Evaluating Motor Control Improves Discrimination of Adolescents with and without Sports Related Concussion

Jaclyn A. Stephens, Patricia L. Davies, William J. Gavin, Stewart H Mostofsky, Beth S Slomine, Stacy Jennifer M Suskauer

Research output: Contribution to journalArticlepeer-review

Abstract

Disrupted motor performance is increasingly recognized as a critical sequela of concussion which may have relevance for diagnosis and treatment. In 17 adolescents with recent concussion and 20 never-concussed controls, we evaluated the discriminant ability of a commonly used neurocognitive measure compared to a motor subtle sign exam, which evaluates gait, balance, and fine and gross motor control. We found that the motor subtle sign exam had better discriminant ability than the neurocognitive measure, but combining both measures was superior to analyses with individual measures (Wilks’ ƛ =.297, p <.001). This supports that there is an added benefit of evaluating motor control along with neurocognitive capacities after suspected concussion to enhance diagnosis and treatment of injury.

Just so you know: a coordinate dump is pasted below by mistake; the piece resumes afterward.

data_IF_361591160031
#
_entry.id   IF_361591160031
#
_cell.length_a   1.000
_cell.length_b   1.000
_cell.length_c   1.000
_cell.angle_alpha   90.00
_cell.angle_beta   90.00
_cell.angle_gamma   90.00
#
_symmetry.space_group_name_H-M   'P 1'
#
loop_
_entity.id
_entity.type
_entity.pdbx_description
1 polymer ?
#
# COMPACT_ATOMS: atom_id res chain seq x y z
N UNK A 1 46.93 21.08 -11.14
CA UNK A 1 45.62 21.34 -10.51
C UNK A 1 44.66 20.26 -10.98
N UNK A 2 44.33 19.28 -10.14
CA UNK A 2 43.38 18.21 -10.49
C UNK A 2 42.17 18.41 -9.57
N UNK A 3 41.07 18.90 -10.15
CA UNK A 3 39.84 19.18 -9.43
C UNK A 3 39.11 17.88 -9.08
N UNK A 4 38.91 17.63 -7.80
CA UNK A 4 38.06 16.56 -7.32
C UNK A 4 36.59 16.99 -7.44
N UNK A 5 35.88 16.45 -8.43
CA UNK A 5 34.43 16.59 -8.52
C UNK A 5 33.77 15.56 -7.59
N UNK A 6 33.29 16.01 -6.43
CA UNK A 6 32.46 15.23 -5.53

Original languageEnglish (US)
JournalJournal of Motor Behavior
DOIs
StatePublished - Jan 1 2019

Keywords

  • Discriminant analysis
  • ImPACT®
  • motor control
  • physical and neurological examination of subtle signs
  • sports-related concussion

ASJC Scopus subject areas

  • Biophysics
  • Orthopedics and Sports Medicine
  • Experimental and Cognitive Psychology
  • Cognitive Neuroscience

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